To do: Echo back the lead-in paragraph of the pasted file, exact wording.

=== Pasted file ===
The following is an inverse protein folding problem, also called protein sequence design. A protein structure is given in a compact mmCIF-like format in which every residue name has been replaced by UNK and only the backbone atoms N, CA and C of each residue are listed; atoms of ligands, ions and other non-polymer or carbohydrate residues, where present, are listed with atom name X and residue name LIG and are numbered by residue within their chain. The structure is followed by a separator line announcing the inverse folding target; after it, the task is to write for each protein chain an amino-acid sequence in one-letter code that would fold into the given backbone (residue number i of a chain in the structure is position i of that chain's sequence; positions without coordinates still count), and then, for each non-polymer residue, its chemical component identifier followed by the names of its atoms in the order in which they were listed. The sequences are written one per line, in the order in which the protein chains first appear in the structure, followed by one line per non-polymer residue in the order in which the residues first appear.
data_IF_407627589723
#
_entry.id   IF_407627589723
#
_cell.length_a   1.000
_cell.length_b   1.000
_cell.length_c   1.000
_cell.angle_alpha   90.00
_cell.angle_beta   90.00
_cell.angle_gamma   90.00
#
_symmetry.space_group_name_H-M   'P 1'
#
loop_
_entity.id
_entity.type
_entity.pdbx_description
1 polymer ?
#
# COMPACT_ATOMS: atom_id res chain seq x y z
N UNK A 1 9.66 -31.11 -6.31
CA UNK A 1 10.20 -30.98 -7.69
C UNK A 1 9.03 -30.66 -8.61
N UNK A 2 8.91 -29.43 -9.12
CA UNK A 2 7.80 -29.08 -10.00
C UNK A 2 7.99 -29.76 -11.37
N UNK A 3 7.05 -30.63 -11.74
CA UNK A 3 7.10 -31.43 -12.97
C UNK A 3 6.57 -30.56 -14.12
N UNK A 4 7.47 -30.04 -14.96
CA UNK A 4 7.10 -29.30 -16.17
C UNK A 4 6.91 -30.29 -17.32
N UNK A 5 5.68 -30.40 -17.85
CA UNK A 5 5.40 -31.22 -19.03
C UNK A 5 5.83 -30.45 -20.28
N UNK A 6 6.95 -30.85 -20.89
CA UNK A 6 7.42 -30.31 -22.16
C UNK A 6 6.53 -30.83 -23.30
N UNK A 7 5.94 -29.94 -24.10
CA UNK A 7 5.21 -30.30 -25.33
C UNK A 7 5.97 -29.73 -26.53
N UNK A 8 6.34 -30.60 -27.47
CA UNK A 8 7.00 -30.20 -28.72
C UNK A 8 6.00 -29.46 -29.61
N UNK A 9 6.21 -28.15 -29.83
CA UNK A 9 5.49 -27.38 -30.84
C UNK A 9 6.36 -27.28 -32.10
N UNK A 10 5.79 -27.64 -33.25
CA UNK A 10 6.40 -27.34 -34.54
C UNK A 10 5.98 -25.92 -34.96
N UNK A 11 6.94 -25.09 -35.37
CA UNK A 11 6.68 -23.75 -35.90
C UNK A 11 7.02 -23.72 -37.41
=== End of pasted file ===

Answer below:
The following is an inverse protein folding problem, also called protein sequence design. A protein structure is given in a compact mmCIF-like format in which every residue name has been replaced by UNK and only the backbone atoms N, CA and C of each residue are listed; atoms of ligands, ions and other non-polymer or carbohydrate residues, where present, are listed with atom name X and residue name LIG and are numbered by residue within their chain. The structure is followed by a separator line announcing the inverse folding target; after it, the task is to write for each protein chain an amino-acid sequence in one-letter code that would fold into the given backbone (residue number i of a chain in the structure is position i of that chain's sequence; positions without coordinates still count), and then, for each non-polymer residue, its chemical component identifier followed by the names of its atoms in the order in which they were listed. The sequences are written one per line, in the order in which the protein chains first appear in the structure, followed by one line per non-polymer residue in the order in which the residues first appear.